Publishing Disclaimer: In all of its publications and products, NCO Journal presents professional information. However, the views expressed therein are those of the authors and are not necessarily those of the Army University, the Department of the US Army, or any other agency of the US Government.


G-8: Soldier Levels Could Drop To 420,000 By 2019

J.d. Leipold
Army News Service

January 16, 2014

Download the PDF

In his own words, the G-8 reiterated what the secretary of the Army and chief of staff have both said about downsizing Soldier levels to under 450,000 — “even at 450, it’s a high risk for the mission sets and mission tasks that have been given to us.”

Presently, the Army has about 564,000 Soldiers on active duty, but that number has been mandated to come down to 490,000 by 2015.

“We’re on a glide path, and the monies are laid out to give us a 420,000 Army by 2019,” said Lt. Gen. James O. Barclay III, the Army’s deputy chief of staff, G-8. “That doesn’t mean we’re set on going to 420, we’ve got some decision points built in, coming into the ’16, ’17 time-frame, so we’re taking a hard look at what is the right set.”

What leadership is looking at with regard to manning is how the Army will look across the force; from the brigade combat teams, enablers, the engineer forces, reconnaissance and clearance forces and how the mix is worked, Barclay said. He added BCTs will come down to 32 made up of three battalions.

Addressing the Army’s overall shape at the Association of the U.S. Army’s Aviation Symposium & Exposition, Jan. 15, in Arlington, Va., Barclay didn’t specifically focus on the Army aviation community, but rather on what he called the three-legged stool of readiness, modernization and force structure.

“The bottom line of all this is that over the next five years, the Army is going to have a significant challenge to be able to balance our end-strength, our modernization, and then maintain the readiness of the force we keep,” he said. “With the challenges we’re facing today, it’s going to take an innovative approach to how we’re solving the problems and issues.”

On the readiness side, Barclay said there was a fear of returning to tiered readiness, it’s something leadership does not want to do as an Army because it would create an Army of “haves” and “have nots.” The goal, he said, was to have an Army that can be flexible and adaptive, and can be backed up by pushing resources very quickly and be ready to do mission sets.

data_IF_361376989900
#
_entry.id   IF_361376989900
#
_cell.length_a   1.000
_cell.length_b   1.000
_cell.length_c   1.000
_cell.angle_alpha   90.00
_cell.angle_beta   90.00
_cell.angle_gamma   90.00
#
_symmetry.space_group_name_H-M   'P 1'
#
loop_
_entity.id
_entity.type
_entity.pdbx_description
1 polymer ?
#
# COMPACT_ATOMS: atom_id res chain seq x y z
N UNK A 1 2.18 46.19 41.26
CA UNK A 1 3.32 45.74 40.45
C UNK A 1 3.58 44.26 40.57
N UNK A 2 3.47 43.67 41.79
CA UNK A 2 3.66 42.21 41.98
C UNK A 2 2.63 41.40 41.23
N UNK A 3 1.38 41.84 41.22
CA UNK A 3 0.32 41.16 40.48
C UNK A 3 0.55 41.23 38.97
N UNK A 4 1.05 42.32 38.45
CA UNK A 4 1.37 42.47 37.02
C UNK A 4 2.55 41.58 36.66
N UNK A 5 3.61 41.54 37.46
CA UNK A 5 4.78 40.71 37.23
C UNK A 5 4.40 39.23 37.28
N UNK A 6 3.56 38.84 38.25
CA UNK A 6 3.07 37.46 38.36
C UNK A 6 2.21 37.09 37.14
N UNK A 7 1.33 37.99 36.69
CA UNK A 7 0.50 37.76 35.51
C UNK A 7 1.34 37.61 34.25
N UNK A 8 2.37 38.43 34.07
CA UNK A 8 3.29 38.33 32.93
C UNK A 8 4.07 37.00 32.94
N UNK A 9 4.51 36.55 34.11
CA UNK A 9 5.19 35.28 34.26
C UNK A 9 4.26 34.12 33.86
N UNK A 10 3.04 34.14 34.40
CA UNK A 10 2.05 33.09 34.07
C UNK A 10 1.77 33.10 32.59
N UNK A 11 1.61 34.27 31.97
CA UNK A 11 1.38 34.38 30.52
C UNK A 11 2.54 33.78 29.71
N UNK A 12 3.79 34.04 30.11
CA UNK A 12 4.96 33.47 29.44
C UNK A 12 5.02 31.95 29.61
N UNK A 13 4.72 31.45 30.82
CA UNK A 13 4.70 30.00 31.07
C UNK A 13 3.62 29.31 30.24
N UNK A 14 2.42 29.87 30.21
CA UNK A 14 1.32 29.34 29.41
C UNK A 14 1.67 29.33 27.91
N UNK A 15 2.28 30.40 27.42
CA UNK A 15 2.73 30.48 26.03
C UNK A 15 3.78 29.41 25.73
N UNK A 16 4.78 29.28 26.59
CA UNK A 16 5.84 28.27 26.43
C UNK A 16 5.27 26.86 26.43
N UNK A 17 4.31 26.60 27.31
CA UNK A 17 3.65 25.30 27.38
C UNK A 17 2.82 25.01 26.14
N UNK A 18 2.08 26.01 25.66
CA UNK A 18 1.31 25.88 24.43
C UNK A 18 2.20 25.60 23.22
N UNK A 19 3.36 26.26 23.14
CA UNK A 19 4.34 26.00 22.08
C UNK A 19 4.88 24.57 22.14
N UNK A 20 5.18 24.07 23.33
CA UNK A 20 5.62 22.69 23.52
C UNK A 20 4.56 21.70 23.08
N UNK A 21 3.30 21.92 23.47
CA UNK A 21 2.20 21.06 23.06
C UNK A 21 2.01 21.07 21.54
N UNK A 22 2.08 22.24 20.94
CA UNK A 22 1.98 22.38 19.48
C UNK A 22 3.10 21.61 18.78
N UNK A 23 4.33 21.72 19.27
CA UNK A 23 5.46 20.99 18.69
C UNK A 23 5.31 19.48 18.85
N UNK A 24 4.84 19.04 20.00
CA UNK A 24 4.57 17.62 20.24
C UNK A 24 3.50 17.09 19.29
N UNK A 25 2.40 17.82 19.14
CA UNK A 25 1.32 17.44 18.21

“On the modernization side, 2014-2019, we’re looking at incremental improvements across different systems and programs and how we’re going to invest in science and technology and get after the joint military role,” he said, noting the Army didn’t take as large a whack in S&T programs as the Navy and Air Force.

Barclay said as the Army works through the issues and challenges ahead, it has to look at the joint nature of a smaller overall force and take into account what’s happening as the other services are also facing cuts.

“If you take a Navy carrier group out, and you take a lot of cruisers and destroyers out all of a sudden, they don’t need as many Seahawks,” he said. “That has an impact on the Army’s program.” The SH-60 Seahawk is the Navy version of the UH-60 Black Hawk.

“Same thing with the JLTV, the joint light tactical vehicle, which is an Army and Marine vehicle,” he said. “It can’t be an Army discussion by ourselves; we have to ensure we include the other services for those programs that impact each service, and we have to make sure we protect programs that we need.”

Barclay concluded his address by saying that balance would probably not be achieved until the 2020 to 2022 time-frame.

“By then, we’ll have the decisions on what the final end strengths will be, where we’re going and a clearer picture of really, truly what kind of equipment sets, amounts and quantities will be required, and then we’ll also know how much money we’ll have left to put into the readiness piece of that,” he said.


Back to Top